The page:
Tithe barn


Heritage Category:
Scheduled Monument
List Entry Number:
Date first listed:


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The building or site itself may lie within the boundary of more than one authority.

Mendip (District Authority)
National Grid Reference:
ST 58900 40629


Tithe barn at Pilton.

Reasons for Designation

The church in medieval Britain was of vital importance in all parts of life, not just deaths, baptisms and marriages. Church services were the framework of everyday existence and the strict calendar of festivals, Saint’s Days and events laid out by church authority were pivotal. Not only were charges levied for all services provided by the church, but peasants and farmers were expected to provide labour for free and one tenth of their yearly produce to the church as a form of tax called a tithe. Failure to pay tithes was likely to result in eternity spent in Hell undergoing torment, a fate regularly re-iterated during services to ensure parishioners fully complied. The tithe normally took the form of a tenth of the harvested grain which had to be stored in specially constructed barns known as tithe barns which could be extremely grand buildings exhibiting the best aspects of local building methods and materials. The tithe barn at Pilton is a classic example of such an important building which was of great religious, social and political importance to its surrounding community and since careful restoration retains many of its original features and serves to preserve the style and complexity of the contemporary roof.


See Details.


This record was the subject of a minor enhancement on 16 July 2015. This record has been generated from an "old county number" (OCN) scheduling record. These are monuments that were not reviewed under the Monuments Protection Programme and are some of our oldest designation records.

This monument includes a tithe barn situated to the south west of Cumhill Farm in the settlement of Pilton. The tithe barn survives as a roughly rectangular in plan building with projecting central gabled cart entrances on the long north and south sides and a series of external buttresses along the long walls. Each gable has a carved Evangelistic symbol with windows set over them, in the main gable ends these are two light openings and above the carriage entrances they are quatre-foil. Along the long walls are tall narrow slits which provided ventilation for grain stored in the barn. The tithe barn dates to the 14th century and is thought to have been built by Abbot Adam de Sodbury of Glastonbury between 1322 and 1334. It is one of four surviving barns connected with Glastonbury Abbey. The barn was originally thatched but was struck by lightning on 23rd June 1963 and the ensuing fire destroyed the original roofing timbers and thatch. It stood as an empty shell for some time before the roof was painstakingly repaired using traditional methods and materials, although it is tiled rather than thatched and thus serves to maintain the integrity of the building. Prior to restoration small trial excavations revealed the stone flagged floors were post medieval and that part of the barn had been latterly used as a horse mill. Pottery from the excavations was of 16th and 17th century date.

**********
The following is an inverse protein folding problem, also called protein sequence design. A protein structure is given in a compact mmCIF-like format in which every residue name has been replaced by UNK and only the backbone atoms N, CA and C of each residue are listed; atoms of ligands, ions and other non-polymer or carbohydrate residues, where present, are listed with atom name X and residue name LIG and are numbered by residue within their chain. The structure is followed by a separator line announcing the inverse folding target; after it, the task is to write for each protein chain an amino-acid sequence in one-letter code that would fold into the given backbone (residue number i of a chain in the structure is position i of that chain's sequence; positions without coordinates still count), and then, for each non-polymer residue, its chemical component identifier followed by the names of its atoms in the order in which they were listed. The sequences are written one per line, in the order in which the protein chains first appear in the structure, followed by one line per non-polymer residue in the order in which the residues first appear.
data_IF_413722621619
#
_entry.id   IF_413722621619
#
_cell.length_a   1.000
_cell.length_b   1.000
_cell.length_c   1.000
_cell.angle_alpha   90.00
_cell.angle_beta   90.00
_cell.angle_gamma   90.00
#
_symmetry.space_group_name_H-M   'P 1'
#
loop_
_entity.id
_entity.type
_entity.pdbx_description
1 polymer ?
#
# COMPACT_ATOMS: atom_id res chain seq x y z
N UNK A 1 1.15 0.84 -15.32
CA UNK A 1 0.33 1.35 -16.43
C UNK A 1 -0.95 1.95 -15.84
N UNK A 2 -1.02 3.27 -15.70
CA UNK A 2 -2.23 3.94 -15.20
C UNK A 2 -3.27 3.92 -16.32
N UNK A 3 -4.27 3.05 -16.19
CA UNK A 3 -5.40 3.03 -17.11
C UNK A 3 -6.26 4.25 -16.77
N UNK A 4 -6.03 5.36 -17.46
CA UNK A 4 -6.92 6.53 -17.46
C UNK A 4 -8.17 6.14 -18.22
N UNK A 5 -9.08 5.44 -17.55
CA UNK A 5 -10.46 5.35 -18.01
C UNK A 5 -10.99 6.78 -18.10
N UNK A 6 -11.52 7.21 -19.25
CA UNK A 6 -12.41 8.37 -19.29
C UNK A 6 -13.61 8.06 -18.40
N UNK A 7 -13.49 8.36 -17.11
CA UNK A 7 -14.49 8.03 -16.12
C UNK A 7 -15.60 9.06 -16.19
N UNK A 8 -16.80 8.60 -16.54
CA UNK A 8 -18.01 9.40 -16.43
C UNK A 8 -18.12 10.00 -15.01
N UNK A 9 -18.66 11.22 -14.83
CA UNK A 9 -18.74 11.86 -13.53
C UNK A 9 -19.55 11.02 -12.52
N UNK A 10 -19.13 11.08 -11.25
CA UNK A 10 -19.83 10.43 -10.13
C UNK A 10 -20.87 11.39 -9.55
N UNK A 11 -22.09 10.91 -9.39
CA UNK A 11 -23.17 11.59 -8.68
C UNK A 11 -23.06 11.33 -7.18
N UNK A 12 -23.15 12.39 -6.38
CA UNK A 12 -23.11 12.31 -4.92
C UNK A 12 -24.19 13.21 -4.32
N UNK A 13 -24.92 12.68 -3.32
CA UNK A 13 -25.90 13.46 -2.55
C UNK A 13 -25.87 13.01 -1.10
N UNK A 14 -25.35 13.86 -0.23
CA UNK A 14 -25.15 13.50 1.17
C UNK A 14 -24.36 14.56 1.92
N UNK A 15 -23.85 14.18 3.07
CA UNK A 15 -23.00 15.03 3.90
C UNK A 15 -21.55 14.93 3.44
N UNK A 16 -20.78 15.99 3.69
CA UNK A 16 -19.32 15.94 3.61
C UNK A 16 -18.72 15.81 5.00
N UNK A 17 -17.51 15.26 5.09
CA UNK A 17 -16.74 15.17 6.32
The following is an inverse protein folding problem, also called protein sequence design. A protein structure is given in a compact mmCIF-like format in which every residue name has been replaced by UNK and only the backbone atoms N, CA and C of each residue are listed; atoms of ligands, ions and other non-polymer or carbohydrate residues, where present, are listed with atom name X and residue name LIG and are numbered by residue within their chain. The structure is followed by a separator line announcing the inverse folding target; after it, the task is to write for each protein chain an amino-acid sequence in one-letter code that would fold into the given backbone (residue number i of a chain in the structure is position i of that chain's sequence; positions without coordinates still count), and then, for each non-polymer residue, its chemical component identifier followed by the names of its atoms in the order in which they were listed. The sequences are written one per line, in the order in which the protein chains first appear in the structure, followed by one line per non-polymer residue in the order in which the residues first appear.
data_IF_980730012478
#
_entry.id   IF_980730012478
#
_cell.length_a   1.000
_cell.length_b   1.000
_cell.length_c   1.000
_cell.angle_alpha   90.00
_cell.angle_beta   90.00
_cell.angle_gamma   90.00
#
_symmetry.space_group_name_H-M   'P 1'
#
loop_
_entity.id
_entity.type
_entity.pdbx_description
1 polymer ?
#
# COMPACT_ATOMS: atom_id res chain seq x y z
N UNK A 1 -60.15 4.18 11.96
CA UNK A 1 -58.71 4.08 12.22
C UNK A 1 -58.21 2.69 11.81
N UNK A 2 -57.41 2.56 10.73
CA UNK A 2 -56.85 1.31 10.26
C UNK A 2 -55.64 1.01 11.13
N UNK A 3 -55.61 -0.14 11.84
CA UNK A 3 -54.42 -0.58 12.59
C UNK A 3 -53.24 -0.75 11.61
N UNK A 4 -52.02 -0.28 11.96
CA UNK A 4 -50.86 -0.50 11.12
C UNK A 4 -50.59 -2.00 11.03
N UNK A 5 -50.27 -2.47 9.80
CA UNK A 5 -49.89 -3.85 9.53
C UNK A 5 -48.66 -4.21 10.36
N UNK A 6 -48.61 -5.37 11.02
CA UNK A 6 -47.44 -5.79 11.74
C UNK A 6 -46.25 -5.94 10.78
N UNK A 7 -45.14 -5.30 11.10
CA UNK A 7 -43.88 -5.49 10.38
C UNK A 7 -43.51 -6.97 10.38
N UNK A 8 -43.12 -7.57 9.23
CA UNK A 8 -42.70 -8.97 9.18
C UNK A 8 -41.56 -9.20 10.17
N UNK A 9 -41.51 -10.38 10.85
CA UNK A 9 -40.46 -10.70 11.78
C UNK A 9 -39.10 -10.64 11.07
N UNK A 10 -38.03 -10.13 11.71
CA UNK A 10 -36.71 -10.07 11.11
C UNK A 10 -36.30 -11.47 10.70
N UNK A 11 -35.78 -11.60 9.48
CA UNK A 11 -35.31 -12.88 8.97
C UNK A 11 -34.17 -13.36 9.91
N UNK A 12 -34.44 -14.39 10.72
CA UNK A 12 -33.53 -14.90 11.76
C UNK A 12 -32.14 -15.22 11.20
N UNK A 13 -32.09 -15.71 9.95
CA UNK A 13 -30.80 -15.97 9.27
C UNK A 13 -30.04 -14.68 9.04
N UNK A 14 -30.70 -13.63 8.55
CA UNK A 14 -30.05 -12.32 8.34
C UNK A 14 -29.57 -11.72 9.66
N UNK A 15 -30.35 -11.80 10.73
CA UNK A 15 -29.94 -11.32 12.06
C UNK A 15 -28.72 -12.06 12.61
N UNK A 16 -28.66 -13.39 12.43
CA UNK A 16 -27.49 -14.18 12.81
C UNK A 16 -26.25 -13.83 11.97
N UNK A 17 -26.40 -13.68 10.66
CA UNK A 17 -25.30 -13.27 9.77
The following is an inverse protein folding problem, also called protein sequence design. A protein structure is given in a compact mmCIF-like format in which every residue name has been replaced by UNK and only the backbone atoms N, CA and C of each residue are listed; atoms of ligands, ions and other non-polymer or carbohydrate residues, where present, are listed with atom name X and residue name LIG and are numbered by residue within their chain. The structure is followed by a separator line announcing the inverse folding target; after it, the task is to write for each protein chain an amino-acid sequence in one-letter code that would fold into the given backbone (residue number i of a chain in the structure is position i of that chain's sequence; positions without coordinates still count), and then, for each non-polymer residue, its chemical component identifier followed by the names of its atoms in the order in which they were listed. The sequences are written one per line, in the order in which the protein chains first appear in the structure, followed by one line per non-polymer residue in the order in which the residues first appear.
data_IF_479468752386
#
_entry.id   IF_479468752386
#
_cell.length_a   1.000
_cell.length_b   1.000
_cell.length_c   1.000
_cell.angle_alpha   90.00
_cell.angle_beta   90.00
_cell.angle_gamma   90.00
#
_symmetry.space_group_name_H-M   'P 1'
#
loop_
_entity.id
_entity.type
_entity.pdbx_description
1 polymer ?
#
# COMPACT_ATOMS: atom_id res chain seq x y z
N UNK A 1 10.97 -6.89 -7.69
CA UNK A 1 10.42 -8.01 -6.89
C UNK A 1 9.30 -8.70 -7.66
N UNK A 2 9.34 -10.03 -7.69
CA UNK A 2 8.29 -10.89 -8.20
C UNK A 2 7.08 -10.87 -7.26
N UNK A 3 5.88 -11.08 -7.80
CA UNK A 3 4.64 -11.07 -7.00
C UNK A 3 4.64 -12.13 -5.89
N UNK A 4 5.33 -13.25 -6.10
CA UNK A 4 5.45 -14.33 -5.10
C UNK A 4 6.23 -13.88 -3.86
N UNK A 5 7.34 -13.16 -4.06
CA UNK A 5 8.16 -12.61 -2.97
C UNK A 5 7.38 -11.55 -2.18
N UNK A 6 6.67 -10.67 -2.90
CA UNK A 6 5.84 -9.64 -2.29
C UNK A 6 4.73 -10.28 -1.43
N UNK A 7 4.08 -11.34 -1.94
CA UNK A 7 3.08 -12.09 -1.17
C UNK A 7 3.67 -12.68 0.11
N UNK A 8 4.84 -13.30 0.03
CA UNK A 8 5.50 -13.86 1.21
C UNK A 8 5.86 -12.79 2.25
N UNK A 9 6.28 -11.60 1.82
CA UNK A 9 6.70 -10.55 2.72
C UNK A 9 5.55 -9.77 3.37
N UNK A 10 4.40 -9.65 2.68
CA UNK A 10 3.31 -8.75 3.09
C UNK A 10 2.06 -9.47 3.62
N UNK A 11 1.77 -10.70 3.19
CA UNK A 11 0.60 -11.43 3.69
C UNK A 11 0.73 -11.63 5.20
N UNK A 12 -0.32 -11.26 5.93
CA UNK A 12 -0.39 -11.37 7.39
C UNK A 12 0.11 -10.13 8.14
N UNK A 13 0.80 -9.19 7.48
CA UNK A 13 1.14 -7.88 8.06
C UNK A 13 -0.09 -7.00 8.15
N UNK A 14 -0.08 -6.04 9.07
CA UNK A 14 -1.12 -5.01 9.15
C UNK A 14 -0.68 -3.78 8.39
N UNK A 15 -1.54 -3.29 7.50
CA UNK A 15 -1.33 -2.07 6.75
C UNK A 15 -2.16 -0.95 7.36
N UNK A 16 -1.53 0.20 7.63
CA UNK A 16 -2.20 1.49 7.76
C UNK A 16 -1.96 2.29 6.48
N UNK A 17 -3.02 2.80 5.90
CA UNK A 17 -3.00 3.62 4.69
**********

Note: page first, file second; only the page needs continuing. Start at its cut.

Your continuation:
The tithe barn is Listed Grade I


The contents of this record have been generated from a legacy data system.

Legacy System number:
SO 14
Legacy System:


PastScape Monument No:-538798


This monument is scheduled under the Ancient Monuments and Archaeological Areas Act 1979 as amended as it appears to the Secretary of State to be of national importance. This entry is a copy, the original is held by the Department for Digital, Culture, Media and Sport.

End of official listing

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